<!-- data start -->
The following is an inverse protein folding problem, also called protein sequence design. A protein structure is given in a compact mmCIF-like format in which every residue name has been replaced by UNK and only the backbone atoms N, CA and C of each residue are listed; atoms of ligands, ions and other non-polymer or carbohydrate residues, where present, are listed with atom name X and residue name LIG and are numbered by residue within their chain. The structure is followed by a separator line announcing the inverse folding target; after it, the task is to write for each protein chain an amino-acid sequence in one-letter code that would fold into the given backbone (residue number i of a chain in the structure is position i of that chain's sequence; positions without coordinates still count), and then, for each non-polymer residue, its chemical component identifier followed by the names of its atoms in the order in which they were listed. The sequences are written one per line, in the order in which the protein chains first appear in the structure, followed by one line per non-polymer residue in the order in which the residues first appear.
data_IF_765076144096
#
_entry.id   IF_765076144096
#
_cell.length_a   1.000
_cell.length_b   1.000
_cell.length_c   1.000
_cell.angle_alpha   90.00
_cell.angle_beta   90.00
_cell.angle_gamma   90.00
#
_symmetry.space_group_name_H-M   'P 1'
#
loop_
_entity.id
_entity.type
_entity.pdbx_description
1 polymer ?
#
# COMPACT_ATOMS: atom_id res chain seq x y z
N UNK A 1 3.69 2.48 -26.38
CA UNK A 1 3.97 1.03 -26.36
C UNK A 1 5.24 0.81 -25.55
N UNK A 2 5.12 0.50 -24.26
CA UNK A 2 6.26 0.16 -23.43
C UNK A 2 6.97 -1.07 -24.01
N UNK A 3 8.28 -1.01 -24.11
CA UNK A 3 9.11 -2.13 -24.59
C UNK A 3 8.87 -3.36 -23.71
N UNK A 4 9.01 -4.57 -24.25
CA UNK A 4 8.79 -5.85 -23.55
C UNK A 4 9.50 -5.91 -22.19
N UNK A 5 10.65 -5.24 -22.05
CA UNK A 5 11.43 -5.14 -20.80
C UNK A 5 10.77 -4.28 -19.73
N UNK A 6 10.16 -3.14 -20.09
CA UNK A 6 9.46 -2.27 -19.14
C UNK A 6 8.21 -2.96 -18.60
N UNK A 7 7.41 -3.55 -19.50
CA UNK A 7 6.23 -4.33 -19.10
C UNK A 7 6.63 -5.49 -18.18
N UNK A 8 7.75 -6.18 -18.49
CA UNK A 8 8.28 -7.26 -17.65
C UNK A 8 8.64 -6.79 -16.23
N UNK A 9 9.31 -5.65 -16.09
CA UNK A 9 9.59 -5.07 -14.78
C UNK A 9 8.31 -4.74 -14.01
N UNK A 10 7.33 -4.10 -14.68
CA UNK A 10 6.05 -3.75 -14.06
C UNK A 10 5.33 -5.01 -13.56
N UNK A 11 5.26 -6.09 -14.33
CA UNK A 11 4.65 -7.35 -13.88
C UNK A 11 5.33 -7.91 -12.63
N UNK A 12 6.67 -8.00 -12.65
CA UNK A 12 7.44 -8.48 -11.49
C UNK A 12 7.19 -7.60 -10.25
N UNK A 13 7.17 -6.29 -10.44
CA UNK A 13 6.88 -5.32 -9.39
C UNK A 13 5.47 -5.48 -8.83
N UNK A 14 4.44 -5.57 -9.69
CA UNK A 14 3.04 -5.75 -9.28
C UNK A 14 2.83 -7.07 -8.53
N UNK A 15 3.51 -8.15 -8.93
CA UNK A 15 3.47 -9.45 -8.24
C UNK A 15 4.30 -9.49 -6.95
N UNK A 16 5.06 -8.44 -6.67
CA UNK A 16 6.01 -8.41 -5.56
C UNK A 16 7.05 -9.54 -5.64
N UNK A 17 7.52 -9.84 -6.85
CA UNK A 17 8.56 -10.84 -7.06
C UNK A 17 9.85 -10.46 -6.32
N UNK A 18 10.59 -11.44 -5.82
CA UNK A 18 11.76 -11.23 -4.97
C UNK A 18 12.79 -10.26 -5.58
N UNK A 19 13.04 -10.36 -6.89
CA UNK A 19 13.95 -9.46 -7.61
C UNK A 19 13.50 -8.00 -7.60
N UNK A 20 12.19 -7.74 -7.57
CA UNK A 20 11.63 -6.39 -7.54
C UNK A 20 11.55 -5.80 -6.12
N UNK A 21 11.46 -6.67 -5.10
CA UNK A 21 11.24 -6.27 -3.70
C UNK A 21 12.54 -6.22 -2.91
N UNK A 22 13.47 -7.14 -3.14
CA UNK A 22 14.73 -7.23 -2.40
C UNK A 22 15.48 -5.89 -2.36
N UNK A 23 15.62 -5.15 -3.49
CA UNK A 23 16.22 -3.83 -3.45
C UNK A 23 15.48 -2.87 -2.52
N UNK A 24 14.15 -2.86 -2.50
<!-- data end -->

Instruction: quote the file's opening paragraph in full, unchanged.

The following is an inverse protein folding problem, also called protein sequence design. A protein structure is given in a compact mmCIF-like format in which every residue name has been replaced by UNK and only the backbone atoms N, CA and C of each residue are listed; atoms of ligands, ions and other non-polymer or carbohydrate residues, where present, are listed with atom name X and residue name LIG and are numbered by residue within their chain. The structure is followed by a separator line announcing the inverse folding target; after it, the task is to write for each protein chain an amino-acid sequence in one-letter code that would fold into the given backbone (residue number i of a chain in the structure is position i of that chain's sequence; positions without coordinates still count), and then, for each non-polymer residue, its chemical component identifier followed by the names of its atoms in the order in which they were listed. The sequences are written one per line, in the order in which the protein chains first appear in the structure, followed by one line per non-polymer residue in the order in which the residues first appear.